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Researchers at the University of Nevada, Las Vegas, have identified an association between Alzheimer’s disease and specific groups of microorganisms in the gut. In a paper published in Scientific reports Entitled “Genetic Correlations Between Alzheimer’s Disease and Gut Microbiome,” the researchers explain how they narrowed the research to half a dozen disease-associated microbes, with one associated with risk the most important.
The study authors point to a growing body of research indicating that perturbations in the normal proportions and lower diversity of the gut microbiota are associated with neurodegenerative diseases via neuroinflammatory processes across the gut-brain microbiota axis. Previous studies have also indicated that Alzheimer’s patients have reduced microbiome diversity.
The researchers used polygenic risk scores, an assessment of risk based on known genetic associations with disease, from 119 microbiomes of each individual from a discovery sample of 1,278 cases with 1,293 controls. They found that 20 out of 119 genders were significantly associated with a diagnosis of Alzheimer’s disease.
Of the 20 significant species, six were identified as at-risk species and 14 as potentially protective for the diagnosis of Alzheimer’s disease.
The dangerous genera included Alistipes and Bacteroides from the Bacteroidetes phylum, Lachnospira and Veillonella from the Firmicutes division, and Collinsella from the Actinobacteria and Sutterella from the Pseudomonadota phyla. Bacteroides were the most important species associated with risk.
For protective species, 11 out of 14 were from the phylum Firmicutes, two were from Actinobacteria, and one was from Bacteroidetes (Prevotella 9). The most important protective genus was Intestinibacter.
Those findings alone would make for an interesting research paper, but the researchers seemed more interested in good science, so they challenged their findings with a follow-up analysis.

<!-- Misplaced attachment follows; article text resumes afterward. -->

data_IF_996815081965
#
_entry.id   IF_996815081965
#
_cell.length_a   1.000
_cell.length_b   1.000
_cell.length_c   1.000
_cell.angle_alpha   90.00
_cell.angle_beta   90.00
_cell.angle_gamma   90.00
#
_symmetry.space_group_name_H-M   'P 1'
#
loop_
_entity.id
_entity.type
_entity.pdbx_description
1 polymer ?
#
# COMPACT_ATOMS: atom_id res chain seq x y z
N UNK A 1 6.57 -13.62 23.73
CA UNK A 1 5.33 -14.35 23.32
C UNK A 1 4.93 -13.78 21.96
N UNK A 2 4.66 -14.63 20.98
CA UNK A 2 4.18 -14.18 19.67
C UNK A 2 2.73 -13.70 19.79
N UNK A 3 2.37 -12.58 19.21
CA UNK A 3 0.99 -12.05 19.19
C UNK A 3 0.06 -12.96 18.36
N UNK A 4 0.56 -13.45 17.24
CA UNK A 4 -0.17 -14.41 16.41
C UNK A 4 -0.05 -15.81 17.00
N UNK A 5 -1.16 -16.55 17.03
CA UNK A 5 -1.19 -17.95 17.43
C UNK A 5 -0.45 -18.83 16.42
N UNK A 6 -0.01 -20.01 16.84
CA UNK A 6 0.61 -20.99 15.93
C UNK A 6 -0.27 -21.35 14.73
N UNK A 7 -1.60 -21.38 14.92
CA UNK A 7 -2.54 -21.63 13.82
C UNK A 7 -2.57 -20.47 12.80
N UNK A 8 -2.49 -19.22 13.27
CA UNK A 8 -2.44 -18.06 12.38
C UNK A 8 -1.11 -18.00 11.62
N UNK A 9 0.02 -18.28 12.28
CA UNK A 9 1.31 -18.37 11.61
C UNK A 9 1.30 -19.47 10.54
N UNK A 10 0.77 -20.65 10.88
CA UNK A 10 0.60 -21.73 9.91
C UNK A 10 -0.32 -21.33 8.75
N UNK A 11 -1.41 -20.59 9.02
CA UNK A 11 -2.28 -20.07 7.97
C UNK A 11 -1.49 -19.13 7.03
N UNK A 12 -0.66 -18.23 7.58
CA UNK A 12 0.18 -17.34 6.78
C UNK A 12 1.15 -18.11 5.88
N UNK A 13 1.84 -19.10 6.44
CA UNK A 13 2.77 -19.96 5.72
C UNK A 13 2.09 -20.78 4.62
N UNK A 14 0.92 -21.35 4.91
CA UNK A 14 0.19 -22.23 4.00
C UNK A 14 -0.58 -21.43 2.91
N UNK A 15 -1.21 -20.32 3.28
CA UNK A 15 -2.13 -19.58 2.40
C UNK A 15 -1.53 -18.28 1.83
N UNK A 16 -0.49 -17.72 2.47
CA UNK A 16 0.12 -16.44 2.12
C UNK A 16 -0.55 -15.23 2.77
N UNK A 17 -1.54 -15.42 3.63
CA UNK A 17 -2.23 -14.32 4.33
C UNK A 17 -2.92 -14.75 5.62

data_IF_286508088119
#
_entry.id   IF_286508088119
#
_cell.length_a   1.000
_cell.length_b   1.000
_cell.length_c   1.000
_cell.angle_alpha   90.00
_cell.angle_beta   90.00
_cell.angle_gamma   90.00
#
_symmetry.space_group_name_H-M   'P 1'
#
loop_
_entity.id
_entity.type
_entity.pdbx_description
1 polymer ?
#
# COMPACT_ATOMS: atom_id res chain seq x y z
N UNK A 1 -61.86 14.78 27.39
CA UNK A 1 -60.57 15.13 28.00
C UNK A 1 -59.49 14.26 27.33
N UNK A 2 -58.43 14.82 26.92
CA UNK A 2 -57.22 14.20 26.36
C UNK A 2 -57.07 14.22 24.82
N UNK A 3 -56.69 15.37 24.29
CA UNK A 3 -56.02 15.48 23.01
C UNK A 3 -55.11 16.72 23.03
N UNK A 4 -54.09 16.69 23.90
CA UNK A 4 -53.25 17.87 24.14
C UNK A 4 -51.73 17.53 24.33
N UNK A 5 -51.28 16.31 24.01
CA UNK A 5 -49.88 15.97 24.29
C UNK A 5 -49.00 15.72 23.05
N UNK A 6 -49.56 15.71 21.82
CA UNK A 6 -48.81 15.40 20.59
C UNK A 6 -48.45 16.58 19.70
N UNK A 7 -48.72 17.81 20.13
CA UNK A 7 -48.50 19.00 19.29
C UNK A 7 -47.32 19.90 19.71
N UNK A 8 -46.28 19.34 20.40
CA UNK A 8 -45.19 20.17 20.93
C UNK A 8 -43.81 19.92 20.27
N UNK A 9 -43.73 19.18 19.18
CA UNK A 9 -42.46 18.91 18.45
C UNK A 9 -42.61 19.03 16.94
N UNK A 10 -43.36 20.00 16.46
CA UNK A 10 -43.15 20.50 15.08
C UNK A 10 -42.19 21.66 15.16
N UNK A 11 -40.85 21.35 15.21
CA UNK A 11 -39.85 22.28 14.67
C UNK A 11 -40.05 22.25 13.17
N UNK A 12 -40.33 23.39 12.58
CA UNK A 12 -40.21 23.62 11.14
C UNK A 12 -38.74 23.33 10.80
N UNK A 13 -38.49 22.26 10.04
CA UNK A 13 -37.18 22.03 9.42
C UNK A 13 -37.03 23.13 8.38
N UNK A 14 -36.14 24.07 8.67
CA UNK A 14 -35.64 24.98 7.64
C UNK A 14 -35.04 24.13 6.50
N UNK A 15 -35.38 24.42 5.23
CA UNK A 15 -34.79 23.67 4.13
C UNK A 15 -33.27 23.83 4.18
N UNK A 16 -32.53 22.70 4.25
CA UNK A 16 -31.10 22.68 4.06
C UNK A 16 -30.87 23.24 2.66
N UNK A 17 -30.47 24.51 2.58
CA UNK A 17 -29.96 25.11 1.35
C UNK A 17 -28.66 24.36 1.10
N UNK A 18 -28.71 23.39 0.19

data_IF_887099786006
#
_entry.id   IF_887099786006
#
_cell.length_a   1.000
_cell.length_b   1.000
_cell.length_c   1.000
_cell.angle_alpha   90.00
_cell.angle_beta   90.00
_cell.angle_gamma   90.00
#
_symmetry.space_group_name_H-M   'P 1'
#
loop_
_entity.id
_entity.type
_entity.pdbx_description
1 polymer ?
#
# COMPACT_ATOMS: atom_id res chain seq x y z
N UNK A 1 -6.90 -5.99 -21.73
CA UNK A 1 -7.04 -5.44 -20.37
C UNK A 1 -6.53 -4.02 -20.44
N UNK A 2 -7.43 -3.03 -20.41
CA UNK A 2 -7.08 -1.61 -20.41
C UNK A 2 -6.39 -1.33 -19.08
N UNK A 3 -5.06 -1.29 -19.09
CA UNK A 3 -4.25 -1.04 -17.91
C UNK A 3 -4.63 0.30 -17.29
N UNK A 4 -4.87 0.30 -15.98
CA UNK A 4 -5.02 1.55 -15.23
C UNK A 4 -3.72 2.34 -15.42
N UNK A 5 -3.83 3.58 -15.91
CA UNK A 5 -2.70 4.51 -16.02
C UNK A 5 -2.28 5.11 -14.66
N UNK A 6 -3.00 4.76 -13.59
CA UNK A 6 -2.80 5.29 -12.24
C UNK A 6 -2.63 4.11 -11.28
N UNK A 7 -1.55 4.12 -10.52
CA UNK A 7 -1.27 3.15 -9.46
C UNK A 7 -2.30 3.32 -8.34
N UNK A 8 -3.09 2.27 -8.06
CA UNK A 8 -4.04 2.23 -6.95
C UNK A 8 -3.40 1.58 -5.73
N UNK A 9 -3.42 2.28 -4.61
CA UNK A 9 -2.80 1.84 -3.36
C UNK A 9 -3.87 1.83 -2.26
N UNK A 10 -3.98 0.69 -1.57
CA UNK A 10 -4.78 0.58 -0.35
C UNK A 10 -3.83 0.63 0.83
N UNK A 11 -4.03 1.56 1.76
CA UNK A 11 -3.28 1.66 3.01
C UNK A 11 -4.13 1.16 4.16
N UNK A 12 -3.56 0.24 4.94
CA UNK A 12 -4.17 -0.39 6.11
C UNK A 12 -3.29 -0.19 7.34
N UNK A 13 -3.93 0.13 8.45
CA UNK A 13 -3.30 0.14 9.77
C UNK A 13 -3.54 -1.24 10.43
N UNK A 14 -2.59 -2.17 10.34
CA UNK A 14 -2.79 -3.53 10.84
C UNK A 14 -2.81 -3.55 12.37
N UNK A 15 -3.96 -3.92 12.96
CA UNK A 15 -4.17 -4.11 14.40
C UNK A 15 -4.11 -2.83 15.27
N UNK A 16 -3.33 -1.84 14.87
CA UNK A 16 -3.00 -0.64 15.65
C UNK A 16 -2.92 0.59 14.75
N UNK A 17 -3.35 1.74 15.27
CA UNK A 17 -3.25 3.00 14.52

A second database from GenADA, a Canadian multisite collaborative study of Alzheimer’s patients, was used. The same techniques were used to find associations between microorganisms in 799 cases with 778 controls. Data from this replication study differed from the first in some areas, but where the two trials overlapped were four significant associations that indicated the most likely culprit.
Apolipoprotein E (APOE) is the cholesterol and lipid carrier protein of the central nervous system. Among the three major human transcripts of the protein, APOE2, APOE3 and APOE4, APOE4 gene expression is one of the most important risk factors associated with the development of late-onset Alzheimer’s disease.
When the researchers looked deeper into the microbial overlapping associations with Alzheimer’s disease, they found that these patients had another interesting thing in common. Polygenic risk scores for the four microorganism species had significant associations with copy-specific APOE rs429358-C genotype.
Collinsella from the superfamily Actinobacteria was identified as a risk factor for Alzheimer’s disease in both discovery and replication samples and had the most significant associations with the APOE genotype at rs429358-C.
The paper notes that previous studies have found that Collinsella is associated with higher serum levels of total cholesterol and low-density lipoprotein (LDL) cholesterol in healthy adults, which the researchers speculate may be related to interactions between Collinsella and APOE.
The authors conclude that future research is needed to explore the relationship between Collinsella, lipid metabolism and inflammatory signals to clarify how their interaction affects Alzheimer’s and other diseases.
Davis-Kaman et al., Genetic associations between Alzheimer’s disease and gut microbiome strains, Scientific reports (2023). DOI: 10.1038/s41598-023-31730-5
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